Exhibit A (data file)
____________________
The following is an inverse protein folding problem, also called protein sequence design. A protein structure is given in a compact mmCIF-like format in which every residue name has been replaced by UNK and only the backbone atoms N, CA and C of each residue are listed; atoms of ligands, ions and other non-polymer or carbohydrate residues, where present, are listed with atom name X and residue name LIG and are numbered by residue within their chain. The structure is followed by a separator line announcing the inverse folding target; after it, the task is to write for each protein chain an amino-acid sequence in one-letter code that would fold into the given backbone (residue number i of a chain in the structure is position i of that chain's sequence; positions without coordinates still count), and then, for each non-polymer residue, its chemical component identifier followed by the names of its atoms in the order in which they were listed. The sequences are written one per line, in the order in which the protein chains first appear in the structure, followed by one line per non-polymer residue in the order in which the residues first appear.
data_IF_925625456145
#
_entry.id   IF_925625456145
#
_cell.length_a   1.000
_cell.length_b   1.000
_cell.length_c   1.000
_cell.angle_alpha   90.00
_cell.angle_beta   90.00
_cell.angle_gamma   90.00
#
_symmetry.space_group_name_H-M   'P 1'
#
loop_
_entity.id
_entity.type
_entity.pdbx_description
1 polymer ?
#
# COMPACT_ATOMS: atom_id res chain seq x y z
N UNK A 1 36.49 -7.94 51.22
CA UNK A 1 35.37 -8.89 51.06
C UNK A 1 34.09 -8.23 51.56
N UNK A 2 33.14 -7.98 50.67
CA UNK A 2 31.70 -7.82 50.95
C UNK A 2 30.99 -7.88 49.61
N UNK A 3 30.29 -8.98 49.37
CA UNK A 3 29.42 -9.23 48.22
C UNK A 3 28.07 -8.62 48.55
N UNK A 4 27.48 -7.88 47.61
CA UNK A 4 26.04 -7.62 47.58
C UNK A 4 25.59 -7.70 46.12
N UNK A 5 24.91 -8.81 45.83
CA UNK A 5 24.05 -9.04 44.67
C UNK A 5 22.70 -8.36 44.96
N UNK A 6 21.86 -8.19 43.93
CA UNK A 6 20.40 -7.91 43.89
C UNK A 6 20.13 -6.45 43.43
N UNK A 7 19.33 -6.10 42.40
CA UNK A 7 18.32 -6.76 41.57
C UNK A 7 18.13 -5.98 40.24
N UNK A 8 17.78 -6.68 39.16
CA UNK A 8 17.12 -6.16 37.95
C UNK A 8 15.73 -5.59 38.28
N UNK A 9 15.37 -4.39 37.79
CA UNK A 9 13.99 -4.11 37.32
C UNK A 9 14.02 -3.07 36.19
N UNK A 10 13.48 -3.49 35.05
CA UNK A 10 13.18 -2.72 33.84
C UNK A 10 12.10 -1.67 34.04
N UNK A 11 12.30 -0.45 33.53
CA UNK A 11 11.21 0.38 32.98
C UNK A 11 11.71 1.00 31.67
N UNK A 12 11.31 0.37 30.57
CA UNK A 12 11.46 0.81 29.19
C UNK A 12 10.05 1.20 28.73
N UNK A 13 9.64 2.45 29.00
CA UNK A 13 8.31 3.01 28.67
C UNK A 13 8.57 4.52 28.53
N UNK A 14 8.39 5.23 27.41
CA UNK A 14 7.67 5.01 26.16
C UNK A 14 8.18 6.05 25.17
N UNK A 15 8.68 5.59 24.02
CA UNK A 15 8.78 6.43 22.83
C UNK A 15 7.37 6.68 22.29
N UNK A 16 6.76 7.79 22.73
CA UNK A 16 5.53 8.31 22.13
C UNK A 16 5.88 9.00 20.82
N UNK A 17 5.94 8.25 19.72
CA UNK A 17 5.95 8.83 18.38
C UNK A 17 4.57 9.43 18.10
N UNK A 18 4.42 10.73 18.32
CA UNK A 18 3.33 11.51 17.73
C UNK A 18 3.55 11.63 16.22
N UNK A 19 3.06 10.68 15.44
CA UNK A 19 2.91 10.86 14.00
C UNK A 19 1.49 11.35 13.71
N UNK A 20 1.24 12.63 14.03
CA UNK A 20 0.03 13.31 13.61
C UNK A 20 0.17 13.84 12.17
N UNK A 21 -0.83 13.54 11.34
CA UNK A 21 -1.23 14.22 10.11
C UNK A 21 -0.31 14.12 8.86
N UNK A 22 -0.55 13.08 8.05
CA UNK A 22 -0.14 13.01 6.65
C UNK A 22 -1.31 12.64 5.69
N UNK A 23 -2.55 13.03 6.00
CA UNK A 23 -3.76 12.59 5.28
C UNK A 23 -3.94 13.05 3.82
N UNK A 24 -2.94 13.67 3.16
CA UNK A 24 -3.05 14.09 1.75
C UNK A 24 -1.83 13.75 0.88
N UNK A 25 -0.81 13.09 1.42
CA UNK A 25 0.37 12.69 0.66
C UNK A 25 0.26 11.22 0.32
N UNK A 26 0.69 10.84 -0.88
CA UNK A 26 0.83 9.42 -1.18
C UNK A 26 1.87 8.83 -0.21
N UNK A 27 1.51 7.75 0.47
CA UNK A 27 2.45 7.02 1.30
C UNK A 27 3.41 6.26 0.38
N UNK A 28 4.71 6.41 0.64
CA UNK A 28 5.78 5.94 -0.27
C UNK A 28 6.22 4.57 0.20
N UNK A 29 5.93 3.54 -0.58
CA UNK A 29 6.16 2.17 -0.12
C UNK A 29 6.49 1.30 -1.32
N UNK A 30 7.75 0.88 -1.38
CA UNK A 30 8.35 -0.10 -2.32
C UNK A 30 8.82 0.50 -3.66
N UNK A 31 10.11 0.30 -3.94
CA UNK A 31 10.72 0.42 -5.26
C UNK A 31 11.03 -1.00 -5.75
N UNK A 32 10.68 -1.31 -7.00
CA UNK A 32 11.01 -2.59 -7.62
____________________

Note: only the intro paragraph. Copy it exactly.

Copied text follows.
The following is an inverse protein folding problem, also called protein sequence design. A protein structure is given in a compact mmCIF-like format in which every residue name has been replaced by UNK and only the backbone atoms N, CA and C of each residue are listed; atoms of ligands, ions and other non-polymer or carbohydrate residues, where present, are listed with atom name X and residue name LIG and are numbered by residue within their chain. The structure is followed by a separator line announcing the inverse folding target; after it, the task is to write for each protein chain an amino-acid sequence in one-letter code that would fold into the given backbone (residue number i of a chain in the structure is position i of that chain's sequence; positions without coordinates still count), and then, for each non-polymer residue, its chemical component identifier followed by the names of its atoms in the order in which they were listed. The sequences are written one per line, in the order in which the protein chains first appear in the structure, followed by one line per non-polymer residue in the order in which the residues first appear.